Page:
And the vote is in: the best knife set set is?.....

schnitzelNovember 13, 2005

Want to ask DH for a new knive for christmas. Was watching QVC and they mentioned that their set that they were selling had titanium and that is the best for cutlery...YOur opinions are greatly appreciated....

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Schnitzel, you need to define what you like in a knife. Light weight? Solid (hefty)? Balanced? Stainless? Hard edge? (stays sharp longer but tough to sharpen)

Most people I know who really like knives prefer a high carbon blade to stainless (but they will rust if you don't take good care of them) and they tend to like ones that have a full tang (the metal in the handle that is an extension of the blade). Chicago Cutlery used to make a nice set of carbon steel knives. These days, they seem to have moved on the stainless.

If you want stainless almost any of the mainstream knives should serve you fine (Henkels, Wustaf etc). I wouldn't go go HSN or QVC for decent knives (but that's just me). Hit a cooking store at an outlet mall and you should do fine.

I've also read some nice things about some of the Japanese knives like Masamoto but I am not spending $500 on one knife!

Anyway, once you decide what you like in a knife it will be easier to recommend something.

Also, you may find you like a couple individual knives rather than a "set". Personally I tend to use a 4" paring knife, an 8 inch sankotu and a serrated bread knife 99% of the time.


Here is a link that might be useful: Chicago Cutlery

    Bookmark   November 13, 2005 at 5:14PM
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Before your DH goes out and buys a set. I suggest you go to a good kit shop that carries a selection of the good, forged knives. Then you handle the various knives and see what feels best in your hand. Also a search on this site for knives will give you lots of info. When you decide, enjoy!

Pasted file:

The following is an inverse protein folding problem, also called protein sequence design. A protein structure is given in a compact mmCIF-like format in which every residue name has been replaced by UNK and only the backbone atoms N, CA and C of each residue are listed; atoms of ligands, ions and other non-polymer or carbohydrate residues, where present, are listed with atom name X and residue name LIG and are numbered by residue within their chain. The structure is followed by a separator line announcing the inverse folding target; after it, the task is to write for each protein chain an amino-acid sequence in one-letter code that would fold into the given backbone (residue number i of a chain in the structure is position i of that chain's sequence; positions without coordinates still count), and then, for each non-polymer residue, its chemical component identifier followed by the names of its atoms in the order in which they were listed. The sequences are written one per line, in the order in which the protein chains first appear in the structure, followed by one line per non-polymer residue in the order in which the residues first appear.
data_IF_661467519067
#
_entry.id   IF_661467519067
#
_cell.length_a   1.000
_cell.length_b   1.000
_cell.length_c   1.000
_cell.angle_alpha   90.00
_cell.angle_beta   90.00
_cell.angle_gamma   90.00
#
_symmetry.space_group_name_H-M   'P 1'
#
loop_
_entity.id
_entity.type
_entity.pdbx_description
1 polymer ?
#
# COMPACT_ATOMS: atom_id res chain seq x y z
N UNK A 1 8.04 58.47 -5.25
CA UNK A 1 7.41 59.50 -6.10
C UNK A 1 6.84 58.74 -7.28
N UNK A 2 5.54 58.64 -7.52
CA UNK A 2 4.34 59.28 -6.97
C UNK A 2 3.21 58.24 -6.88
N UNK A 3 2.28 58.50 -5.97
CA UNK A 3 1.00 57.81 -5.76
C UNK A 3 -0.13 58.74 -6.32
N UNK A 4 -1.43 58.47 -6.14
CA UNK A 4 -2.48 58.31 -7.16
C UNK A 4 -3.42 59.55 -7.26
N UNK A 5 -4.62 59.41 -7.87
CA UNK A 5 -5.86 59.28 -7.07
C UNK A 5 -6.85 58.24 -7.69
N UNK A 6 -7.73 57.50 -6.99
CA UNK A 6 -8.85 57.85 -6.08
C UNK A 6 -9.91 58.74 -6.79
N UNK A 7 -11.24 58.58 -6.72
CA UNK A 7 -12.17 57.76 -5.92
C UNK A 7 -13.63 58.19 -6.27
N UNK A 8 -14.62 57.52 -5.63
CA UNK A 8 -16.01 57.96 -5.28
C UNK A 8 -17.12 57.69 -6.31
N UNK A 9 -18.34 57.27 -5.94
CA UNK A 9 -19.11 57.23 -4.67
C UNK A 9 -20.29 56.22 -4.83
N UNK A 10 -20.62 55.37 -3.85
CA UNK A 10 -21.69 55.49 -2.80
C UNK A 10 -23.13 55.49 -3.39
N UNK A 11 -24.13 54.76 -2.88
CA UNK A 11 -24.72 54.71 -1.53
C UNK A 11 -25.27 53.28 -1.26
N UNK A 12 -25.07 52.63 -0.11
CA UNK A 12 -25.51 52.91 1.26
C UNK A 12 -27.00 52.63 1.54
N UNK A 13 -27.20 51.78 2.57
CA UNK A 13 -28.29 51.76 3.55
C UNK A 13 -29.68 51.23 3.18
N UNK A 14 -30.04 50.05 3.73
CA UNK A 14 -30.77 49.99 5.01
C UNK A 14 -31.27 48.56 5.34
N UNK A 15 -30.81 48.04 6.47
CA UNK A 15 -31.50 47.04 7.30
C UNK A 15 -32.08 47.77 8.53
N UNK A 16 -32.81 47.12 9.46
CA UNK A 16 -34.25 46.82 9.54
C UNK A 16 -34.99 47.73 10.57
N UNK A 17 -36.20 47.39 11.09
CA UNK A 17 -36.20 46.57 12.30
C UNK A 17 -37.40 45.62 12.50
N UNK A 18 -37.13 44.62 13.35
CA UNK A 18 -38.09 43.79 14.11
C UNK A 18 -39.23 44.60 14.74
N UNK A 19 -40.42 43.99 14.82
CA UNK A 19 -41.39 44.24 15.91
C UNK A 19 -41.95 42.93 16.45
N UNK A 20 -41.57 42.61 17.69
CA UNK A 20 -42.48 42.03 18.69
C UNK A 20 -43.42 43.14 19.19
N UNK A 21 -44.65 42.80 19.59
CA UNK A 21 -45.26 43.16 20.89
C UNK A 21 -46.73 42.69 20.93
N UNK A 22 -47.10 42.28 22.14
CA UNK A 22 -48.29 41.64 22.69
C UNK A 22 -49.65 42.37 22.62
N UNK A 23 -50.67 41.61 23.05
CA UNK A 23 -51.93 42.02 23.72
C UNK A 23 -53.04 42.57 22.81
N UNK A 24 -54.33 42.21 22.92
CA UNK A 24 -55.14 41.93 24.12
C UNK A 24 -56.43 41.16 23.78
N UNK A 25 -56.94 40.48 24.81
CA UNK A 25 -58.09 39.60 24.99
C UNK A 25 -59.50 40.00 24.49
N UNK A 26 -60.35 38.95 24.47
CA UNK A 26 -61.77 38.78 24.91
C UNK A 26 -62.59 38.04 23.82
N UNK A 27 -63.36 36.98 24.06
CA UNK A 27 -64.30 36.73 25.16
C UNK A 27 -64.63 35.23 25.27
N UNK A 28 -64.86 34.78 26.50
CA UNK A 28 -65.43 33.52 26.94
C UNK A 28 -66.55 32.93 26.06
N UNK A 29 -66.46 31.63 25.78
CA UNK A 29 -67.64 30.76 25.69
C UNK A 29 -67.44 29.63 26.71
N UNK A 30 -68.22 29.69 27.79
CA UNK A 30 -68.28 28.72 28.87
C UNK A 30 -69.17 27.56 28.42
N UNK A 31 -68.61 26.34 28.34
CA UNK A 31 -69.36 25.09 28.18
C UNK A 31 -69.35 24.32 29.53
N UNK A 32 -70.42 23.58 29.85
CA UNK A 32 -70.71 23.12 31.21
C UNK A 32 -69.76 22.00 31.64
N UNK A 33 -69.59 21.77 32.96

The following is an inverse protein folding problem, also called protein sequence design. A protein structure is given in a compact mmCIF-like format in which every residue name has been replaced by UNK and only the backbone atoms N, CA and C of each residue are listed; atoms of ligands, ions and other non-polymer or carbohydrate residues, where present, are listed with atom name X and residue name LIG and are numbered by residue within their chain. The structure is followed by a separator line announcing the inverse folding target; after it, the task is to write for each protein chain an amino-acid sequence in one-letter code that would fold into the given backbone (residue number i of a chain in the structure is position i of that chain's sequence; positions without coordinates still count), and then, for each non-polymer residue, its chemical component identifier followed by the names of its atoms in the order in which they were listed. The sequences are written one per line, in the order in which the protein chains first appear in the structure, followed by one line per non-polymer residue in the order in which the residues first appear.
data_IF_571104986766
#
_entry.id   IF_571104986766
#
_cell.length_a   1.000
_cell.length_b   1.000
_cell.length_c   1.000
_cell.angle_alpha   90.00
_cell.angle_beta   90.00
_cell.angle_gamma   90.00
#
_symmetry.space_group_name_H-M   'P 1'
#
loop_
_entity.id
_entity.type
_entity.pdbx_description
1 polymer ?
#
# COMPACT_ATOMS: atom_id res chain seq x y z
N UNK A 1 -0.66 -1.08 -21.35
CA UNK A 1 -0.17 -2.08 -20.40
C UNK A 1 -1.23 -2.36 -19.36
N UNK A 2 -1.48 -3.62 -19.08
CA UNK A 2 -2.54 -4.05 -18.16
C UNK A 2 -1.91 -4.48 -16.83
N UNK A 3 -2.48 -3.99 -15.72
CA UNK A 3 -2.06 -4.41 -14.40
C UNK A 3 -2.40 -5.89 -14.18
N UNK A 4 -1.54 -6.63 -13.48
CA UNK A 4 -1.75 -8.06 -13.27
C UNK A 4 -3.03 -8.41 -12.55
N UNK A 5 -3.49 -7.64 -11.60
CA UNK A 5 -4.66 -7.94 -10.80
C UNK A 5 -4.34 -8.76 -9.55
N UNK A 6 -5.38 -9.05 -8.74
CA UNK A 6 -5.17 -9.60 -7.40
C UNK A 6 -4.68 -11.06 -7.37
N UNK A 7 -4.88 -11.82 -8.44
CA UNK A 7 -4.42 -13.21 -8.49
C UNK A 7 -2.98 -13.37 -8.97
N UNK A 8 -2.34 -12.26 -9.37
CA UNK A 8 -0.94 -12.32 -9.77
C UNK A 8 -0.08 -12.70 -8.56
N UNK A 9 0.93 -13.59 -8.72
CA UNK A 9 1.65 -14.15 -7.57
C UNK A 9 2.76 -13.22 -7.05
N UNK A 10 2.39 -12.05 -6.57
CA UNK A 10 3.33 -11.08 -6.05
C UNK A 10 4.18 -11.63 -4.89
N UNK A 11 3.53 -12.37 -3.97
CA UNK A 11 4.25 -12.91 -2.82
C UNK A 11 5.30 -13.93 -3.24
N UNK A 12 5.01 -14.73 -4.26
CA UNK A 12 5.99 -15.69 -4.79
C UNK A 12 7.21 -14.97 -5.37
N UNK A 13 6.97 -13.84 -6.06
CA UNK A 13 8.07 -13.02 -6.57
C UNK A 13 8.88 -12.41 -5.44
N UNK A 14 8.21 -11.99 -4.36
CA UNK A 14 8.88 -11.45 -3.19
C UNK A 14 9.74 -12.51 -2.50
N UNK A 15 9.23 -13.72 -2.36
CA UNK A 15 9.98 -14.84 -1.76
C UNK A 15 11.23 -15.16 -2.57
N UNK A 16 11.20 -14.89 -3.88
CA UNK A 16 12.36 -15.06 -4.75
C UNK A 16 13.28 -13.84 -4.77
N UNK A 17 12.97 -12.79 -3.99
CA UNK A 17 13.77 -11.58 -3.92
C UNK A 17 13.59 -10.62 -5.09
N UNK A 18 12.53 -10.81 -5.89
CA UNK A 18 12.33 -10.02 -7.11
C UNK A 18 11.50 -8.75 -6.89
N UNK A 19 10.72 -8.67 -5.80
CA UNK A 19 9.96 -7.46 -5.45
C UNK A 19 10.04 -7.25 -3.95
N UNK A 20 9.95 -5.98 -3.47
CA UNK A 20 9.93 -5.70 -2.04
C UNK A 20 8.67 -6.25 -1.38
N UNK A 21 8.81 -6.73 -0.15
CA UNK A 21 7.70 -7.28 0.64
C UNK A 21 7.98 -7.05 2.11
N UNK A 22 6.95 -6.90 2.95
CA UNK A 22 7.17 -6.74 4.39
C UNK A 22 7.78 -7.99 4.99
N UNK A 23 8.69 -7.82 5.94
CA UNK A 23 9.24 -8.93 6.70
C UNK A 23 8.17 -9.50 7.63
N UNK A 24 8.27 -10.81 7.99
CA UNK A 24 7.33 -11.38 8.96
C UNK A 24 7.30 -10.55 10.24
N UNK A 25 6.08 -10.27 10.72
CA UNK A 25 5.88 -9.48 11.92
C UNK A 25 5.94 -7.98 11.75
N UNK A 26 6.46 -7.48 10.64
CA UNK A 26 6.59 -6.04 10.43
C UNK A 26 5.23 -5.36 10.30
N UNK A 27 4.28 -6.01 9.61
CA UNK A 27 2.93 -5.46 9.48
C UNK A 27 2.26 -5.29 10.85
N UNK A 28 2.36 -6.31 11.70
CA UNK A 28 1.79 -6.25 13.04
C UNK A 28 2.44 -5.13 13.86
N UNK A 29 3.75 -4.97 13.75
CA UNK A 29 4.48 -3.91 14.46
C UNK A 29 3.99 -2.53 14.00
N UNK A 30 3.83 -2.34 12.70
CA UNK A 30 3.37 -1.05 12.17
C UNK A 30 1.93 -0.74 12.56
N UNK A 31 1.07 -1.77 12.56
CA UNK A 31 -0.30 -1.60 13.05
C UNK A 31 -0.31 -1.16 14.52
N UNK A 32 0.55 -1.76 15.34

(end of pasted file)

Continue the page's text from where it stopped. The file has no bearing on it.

Bookmark   November 13, 2005 at 6:03PM
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That's a great point eandhl! Feel is SO important in a knife. I tend to gloss it and I shouldn't. Being a data kind of guy, it's way too easy for me to get all wrapped up in materials, processing, grinds and such.

The BEST thing you can do is find a store that is set up to let you do some cutting with each brand. At the very least, handle each one and try to imagine what it would feel like in actual use.

Also forged is a great point I meant to include (but failed to!). Some vendors (Cutco comes to mind) have done an amazing job with stamped knives. Be that as it may, forged will always win out in the end. You just don't have the control of the steel with stamping you have with forging (there I go again!)

    Bookmark   November 13, 2005 at 7:40PM
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I also find that I use a santoku, a paring knife, and a bread knife 95% of the time. Add a 10" slicing knife, and I'm up to pretty close to 100% of the time.

There's no reason to think that a set will give you the right knives for what you want. My favorite knife is a 7-1/2" (approx) Shun santoku. It's made from absolutely fantastic laminated Damascus steel that will hold an 18 degree sharpening angle. And it's very beautiful, the handle just feels right in my hand, and the shape of the blade seems to put it in just the right place for whatever I'm doing. It's an amazing knife.

My second most favorite knife is a Classe paring knife, about 4" long. It's just a beautifully-made knife. The handle is laminated, dyed wood that is an absolute work of art. The blade is polished to a much higher standard than my German knives (Henkels and Wustof). The steel comes from one of the German Solingen mills, so it's good steel, but not in the same league as the Shun.

    Bookmark   November 14, 2005 at 12:53AM
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Solarpowered - Is your Shun the one with the kind of tapered cylindrical handle???


    Bookmark   November 14, 2005 at 8:17AM
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I think it's probably what you're thinking of. It's not really a cylinder--it projects out a bit on the right-hand side, which helps it to better fit your hand. But, indeed, it's much more like a cylinder than the typical handle you get on, say, German knives, which doesn't even remotely resemble a cylinder.

It's their DM-0718 knife.

I find that this shape works a lot better on this kind of knife than the traditional, European design.

    Bookmark   November 14, 2005 at 10:17AM
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Yes, that is the series I was thinking of. Very nice!

    Bookmark   November 14, 2005 at 4:03PM
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